Waymo One in Arizona and California
Waymo One officially launched in the metro Phoenix area. This self-driving car service allows users to ask for an autonomous ride 24/7 like they would with other ridesharing services. You have the option to book a trip for up to three adults and a child at once.
As with the other agencies who provide self-driving services, Waymo is taking a cautious approach to their services in Arizona and California. Every vehicle will have a driver in place to serve as a backup to reduce the risk of an accident.
Going driverless is more of a question of when than if it will happen as technology develops. Expect a slow expansion of services at first, with riding options limited to customers who are part of internal test programs.
How Waymo One Moved Forward in 2019
California authorities gave Waymo permission to start testing self-driving taxis in July 2019. This permission is part of the state’s Autonomous Vehicle Passenger Service pilot program.
Waymo employees can now use this self-driving taxi service with their guests to take a ride within the company’s territory in the South Bay area.
There are still several restrictions placed on this service for now. Waymo is unable to charge for any of the rides, following the path of implementation in the Phoenix area. Each vehicle must have a safety driver behind the wheel as well. One unusual step that California is allowing for this venture is the option to contract the driving operations to a third-party provider.
As for those who are part of the Early Rider program outside of the California test area, their free rides are coming to an end. A variety of configurations are still under evaluation to determine how to get to driverless rides eventually.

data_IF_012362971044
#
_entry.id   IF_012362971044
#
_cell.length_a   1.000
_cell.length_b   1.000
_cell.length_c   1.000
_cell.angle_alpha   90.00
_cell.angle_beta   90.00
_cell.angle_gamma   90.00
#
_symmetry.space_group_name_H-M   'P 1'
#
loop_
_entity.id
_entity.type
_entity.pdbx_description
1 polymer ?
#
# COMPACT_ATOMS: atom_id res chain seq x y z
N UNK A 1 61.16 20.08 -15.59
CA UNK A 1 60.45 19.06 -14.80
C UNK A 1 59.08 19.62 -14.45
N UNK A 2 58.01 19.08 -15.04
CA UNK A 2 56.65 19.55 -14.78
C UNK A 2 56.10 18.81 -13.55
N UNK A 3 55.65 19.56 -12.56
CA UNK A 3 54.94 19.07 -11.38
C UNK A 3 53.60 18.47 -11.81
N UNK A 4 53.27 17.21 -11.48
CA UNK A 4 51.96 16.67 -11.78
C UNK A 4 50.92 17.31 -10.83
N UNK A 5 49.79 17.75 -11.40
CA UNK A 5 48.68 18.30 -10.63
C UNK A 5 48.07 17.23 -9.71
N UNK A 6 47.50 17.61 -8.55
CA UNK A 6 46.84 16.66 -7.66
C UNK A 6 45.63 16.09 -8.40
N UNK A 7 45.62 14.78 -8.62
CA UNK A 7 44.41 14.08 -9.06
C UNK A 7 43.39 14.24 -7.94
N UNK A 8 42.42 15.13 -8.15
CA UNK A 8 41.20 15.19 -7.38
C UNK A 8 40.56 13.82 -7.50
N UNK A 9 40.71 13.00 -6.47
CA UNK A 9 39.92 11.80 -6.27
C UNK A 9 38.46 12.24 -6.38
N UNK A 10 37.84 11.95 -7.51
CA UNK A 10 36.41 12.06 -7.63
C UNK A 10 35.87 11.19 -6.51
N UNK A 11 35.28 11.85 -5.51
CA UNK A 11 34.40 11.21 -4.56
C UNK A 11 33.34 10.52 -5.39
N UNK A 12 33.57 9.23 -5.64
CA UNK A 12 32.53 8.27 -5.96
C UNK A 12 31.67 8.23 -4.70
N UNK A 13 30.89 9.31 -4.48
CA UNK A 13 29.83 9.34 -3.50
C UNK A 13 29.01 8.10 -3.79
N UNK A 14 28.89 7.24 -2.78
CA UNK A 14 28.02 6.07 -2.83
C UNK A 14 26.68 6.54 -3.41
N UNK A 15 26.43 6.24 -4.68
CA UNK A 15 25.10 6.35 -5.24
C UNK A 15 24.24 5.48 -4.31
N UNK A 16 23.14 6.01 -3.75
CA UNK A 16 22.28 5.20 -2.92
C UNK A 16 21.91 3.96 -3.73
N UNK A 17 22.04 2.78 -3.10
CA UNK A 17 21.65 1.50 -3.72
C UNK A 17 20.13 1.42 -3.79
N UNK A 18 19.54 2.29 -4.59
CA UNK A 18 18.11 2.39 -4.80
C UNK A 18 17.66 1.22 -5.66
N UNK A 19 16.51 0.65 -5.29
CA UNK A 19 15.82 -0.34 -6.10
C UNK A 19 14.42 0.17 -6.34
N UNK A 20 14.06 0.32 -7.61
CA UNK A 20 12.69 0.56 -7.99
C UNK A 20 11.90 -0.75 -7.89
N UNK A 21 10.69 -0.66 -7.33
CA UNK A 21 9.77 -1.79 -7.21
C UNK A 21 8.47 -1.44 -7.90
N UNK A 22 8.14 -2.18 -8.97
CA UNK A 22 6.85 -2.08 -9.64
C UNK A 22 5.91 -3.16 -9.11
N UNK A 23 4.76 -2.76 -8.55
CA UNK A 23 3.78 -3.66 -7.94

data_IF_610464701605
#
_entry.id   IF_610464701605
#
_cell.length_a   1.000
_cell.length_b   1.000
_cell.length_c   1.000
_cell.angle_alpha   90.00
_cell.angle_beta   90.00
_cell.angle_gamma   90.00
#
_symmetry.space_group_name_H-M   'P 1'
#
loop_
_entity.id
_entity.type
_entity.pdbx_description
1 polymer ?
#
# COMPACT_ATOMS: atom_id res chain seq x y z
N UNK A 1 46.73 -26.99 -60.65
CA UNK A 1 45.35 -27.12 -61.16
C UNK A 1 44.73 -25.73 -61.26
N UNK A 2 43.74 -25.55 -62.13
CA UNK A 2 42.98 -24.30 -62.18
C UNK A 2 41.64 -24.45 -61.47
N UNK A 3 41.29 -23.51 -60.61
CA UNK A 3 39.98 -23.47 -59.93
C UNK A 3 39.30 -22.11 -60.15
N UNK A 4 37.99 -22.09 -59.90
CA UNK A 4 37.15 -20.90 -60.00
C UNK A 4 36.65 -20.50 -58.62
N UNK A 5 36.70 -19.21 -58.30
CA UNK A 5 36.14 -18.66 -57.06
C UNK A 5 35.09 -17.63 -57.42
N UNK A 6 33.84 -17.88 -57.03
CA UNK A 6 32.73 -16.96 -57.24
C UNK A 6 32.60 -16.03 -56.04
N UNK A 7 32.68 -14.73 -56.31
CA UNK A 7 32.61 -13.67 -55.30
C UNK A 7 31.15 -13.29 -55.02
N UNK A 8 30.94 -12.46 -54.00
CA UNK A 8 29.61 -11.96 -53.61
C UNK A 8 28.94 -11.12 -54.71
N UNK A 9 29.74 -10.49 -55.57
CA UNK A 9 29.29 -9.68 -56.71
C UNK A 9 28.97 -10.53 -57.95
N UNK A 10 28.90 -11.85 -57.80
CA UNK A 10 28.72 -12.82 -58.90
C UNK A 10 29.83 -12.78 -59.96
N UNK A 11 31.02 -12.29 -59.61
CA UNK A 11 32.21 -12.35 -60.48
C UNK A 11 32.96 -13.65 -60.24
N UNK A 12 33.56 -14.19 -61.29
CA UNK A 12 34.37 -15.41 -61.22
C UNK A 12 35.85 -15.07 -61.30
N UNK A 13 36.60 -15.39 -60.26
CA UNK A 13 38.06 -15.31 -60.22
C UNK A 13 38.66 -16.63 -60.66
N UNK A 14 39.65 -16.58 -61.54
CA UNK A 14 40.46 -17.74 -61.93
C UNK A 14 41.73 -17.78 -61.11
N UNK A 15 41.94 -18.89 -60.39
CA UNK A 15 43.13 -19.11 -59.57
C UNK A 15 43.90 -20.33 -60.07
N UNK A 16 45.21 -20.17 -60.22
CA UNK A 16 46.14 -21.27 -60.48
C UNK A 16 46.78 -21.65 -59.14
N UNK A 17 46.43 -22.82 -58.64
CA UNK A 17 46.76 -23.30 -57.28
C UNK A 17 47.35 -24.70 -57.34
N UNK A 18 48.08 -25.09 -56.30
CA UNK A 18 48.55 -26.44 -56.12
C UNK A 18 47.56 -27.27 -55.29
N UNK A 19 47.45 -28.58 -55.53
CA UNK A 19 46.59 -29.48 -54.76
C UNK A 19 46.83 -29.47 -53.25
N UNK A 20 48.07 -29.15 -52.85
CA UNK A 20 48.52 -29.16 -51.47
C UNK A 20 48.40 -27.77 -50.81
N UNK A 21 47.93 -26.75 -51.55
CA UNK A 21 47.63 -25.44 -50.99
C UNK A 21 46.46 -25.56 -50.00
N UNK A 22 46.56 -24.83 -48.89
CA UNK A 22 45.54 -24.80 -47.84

How Soon Before Waymo One Goes Nationwide?
Waymo launched its first commercial ride-hailing services in Arizona in 2018 because of the favorable regulatory conditions in the state. In less than a year, this venture is expanding into more testing with the goal to roll out the service throughout the United State.
The goal is to avoid incidents with fatalities at all costs to prevent the general public from becoming skittish about this technology. Expect a slow expansion onto California roadways as the number of successful test runs increases.
It may be 3-5 years before we start seeing the next steps toward a full introduction to the general public occurs. The long-term plans will also require refinement to avoid issues with challenging weather conditions and detection concerns.
Over 10 million miles of autonomous driving on public roads has already occurred, along with over 7 billion virtual miles of testing.
Waymo One is a significant milestone that brings us one step closer to a world of full autonomy. It will still take time for this technology to become commonplace on our city streets, but it does seem like the days of using fixed routes and experimental shuttles could be coming to an end very soon.
You can find Waymo One available in Chandler, Mesa, Gilbert, and Tempe for now.